Now that we have everything in place, let’s execute the IoT Thing (simulated using Python code). You can use the sample execution command which may differ for you as your thingID might be different or your certificates path might be in a different location.

Sample command (replace xxxx with relevant values for your setup):

python -e -r /home/ubuntu/environment/lwt/certs/AmazonRootCA1.pem -c /home/ubuntu/environment/lwt/certs/xxxxxxxxxxxxxxxxxxxxxxxxxxxx-certificate.pem.crt -k /home/ubuntu/environment/lwt/certs/xxxxxxxxxxxxxxxxxxxxxxxxxxxx-private.pem.key -id lwtThing -t /lwt/connected/topic -m publish

What we are passing as input parameters to the code is as follows:

-e is referring to the end point of AWS IoT Core
-r is the full file path where our Amazon Root CA is located
-c is the full file path for our certificate location
-k is the full file path for our private key
-id is the ClientID we are using to send to AWS IoT Core (you should match this to what you have created the Thing in IoT Core as)
-t is the topic we are providing to publish on when it first connects to AWS IoT Core
-m is the mode we have defined in the code and we will use publish for this test. (available modes are: publish, subscribe or both)

Let’s look at the execution of the command, we should see that LWT is getting configured and what message we published to AWS IoT Core. You will also see abrupt disconnect after 60 seconds.

Figure 3

Switching over to the AWS IoT Core console to see incoming messages, subscribe to following topics:

Topic used for republishing of the message when the rule is executed (using as debug): /lwt/executed
Topic used for when LWT message is published upon ungraceful disconnect of a client: /last/will/topic
Topic /lwt/connected/topic you can see messages posted by the thing. This occurs when the client is connected to AWS IoT Core and sends the message to inform the broker I’m here and connected.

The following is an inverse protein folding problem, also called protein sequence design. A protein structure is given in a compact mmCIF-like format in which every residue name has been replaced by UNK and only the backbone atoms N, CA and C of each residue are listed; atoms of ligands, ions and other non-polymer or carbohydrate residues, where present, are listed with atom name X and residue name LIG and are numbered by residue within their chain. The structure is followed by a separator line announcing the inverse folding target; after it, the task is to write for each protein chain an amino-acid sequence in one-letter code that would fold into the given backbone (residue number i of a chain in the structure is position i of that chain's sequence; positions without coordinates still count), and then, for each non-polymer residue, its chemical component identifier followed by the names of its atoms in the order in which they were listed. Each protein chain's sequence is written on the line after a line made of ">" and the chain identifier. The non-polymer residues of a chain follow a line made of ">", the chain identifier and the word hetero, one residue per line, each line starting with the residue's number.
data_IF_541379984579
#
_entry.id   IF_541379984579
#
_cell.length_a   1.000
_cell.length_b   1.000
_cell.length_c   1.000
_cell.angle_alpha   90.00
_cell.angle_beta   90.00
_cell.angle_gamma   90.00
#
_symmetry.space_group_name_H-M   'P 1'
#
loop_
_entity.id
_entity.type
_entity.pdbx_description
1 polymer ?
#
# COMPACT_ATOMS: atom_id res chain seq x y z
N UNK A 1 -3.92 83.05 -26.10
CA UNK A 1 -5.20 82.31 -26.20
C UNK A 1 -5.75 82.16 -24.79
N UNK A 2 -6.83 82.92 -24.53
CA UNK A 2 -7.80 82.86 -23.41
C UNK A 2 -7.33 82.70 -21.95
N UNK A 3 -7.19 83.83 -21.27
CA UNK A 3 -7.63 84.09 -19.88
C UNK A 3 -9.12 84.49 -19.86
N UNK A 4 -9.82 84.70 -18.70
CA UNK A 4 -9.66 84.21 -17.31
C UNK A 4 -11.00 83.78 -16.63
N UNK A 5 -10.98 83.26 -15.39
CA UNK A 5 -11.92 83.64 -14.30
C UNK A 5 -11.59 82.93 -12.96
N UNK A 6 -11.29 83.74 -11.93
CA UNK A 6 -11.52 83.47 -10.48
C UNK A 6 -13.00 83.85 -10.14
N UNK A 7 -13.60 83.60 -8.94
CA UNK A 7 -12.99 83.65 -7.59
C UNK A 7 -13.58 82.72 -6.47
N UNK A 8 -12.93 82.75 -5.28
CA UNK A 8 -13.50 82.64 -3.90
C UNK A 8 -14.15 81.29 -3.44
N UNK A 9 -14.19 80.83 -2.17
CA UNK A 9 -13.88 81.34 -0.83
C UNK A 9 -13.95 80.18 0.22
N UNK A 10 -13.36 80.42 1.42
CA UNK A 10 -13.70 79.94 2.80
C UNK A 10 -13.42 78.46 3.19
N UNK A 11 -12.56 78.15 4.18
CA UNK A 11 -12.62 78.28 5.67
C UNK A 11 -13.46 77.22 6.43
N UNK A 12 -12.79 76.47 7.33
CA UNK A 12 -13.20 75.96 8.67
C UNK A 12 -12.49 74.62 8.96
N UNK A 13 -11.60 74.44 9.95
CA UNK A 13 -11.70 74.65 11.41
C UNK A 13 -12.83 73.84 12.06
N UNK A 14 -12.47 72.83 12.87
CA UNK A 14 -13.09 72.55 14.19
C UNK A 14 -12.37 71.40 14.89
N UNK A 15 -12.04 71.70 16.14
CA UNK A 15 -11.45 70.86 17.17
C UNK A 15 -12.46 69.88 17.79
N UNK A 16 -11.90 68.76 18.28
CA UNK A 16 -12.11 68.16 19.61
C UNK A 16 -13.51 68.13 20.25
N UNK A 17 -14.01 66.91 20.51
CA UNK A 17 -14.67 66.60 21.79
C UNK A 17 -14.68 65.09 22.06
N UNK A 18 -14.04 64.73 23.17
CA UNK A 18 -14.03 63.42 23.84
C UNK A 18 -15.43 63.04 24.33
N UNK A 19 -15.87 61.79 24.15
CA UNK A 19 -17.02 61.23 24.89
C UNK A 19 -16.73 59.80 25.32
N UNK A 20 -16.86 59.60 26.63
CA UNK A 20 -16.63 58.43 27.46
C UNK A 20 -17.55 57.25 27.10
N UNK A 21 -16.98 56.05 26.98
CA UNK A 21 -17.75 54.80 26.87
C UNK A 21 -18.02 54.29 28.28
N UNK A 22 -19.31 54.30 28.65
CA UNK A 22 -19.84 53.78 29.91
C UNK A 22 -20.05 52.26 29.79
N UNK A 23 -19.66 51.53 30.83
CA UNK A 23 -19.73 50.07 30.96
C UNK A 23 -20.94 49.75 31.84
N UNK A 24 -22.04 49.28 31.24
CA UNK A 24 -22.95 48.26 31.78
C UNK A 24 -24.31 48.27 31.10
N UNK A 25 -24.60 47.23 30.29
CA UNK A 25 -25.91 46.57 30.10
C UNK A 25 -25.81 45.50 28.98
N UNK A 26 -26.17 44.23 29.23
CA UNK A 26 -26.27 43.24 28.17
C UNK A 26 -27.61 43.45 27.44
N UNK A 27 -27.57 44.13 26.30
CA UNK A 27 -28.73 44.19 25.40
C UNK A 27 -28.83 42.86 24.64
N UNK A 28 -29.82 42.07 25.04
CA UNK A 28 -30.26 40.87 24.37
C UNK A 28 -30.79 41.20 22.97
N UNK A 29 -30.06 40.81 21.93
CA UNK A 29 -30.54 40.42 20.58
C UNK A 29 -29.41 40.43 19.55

Figure 4

Under topic /last/will/topic we can see the message executed by AWS IoT Core once the device ungracefully disconnects.

Figure 5

When AWS IoT rule is executed for LWT we can see within topic /lwt/executed payload is published to this topic too, we configured this topic earlier to repost to when AWS IoT rule is executed upon device abrupt disconnection.

Figure 6

Upon successful execution of the AWS IoT rule we also triggered Amazon SNS email notification and if you have configured this correctly earlier you will see similar email in your inbox.

Figure 7


In this blog we looked at how you can use AWS IoT Core to detect errors and failures of a device and abrupt disconnections, and upon abrupt disconnection triggering Amazon SNS email notification to support team who can quickly investigate and mitigate failure and resolve issues at large. If the thing closes connection properly or in a recommended manner, then AWS IoT Core will disregard the LWT which we set at the time of connection. By using LWT, we can implement many error handling scenarios where the connection of the client drops and where there is a dependency of other clients relying on this connection chain. For example, when an industrial gateway responsible for gathering sensor data across the factory floor experiences an abrupt disconnection from AWS IoT Core, then you can monitor those disconnections and take corrective measures to reduce second degree impact downstream. You can read more here about MQTT and SNS.

About the author

Syed Rehan is a Sr. Global specialist Solutions Architect at Amazon Web Services (AWS) and is based out of London. He is covering global span of customers and supporting them as lead IoT Solution Architect. Syed has in-depth knowledge of IoT and cloud and works in this role with global customers ranging from start-up to enterprises to enable them to build IoT solutions with the AWS eco system.

Leave a Reply